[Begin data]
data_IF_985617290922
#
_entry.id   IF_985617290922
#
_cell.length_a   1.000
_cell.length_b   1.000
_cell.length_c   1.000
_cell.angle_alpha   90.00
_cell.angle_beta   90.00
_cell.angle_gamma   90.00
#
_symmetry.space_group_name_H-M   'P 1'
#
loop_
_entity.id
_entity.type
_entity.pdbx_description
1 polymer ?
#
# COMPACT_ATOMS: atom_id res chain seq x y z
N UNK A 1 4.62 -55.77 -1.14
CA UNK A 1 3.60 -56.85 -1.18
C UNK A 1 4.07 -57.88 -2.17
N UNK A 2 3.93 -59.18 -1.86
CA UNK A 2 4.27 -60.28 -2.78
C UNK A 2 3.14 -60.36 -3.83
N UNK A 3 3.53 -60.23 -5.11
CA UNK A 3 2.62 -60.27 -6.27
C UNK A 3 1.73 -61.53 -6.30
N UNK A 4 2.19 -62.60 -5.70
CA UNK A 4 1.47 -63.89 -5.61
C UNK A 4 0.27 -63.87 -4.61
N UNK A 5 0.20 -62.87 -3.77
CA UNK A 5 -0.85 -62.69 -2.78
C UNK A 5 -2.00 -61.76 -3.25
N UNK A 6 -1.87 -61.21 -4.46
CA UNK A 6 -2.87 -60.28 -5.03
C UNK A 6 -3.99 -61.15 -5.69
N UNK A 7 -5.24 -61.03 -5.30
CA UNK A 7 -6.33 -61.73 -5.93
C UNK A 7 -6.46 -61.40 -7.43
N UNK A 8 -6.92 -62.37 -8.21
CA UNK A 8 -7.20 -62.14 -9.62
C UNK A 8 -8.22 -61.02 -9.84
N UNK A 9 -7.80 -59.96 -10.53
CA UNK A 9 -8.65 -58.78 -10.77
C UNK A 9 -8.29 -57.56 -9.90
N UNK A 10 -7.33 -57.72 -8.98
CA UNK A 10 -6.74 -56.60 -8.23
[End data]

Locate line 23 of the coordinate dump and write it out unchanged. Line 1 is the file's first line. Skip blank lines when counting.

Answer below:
C UNK A 1 4.07 -57.88 -2.17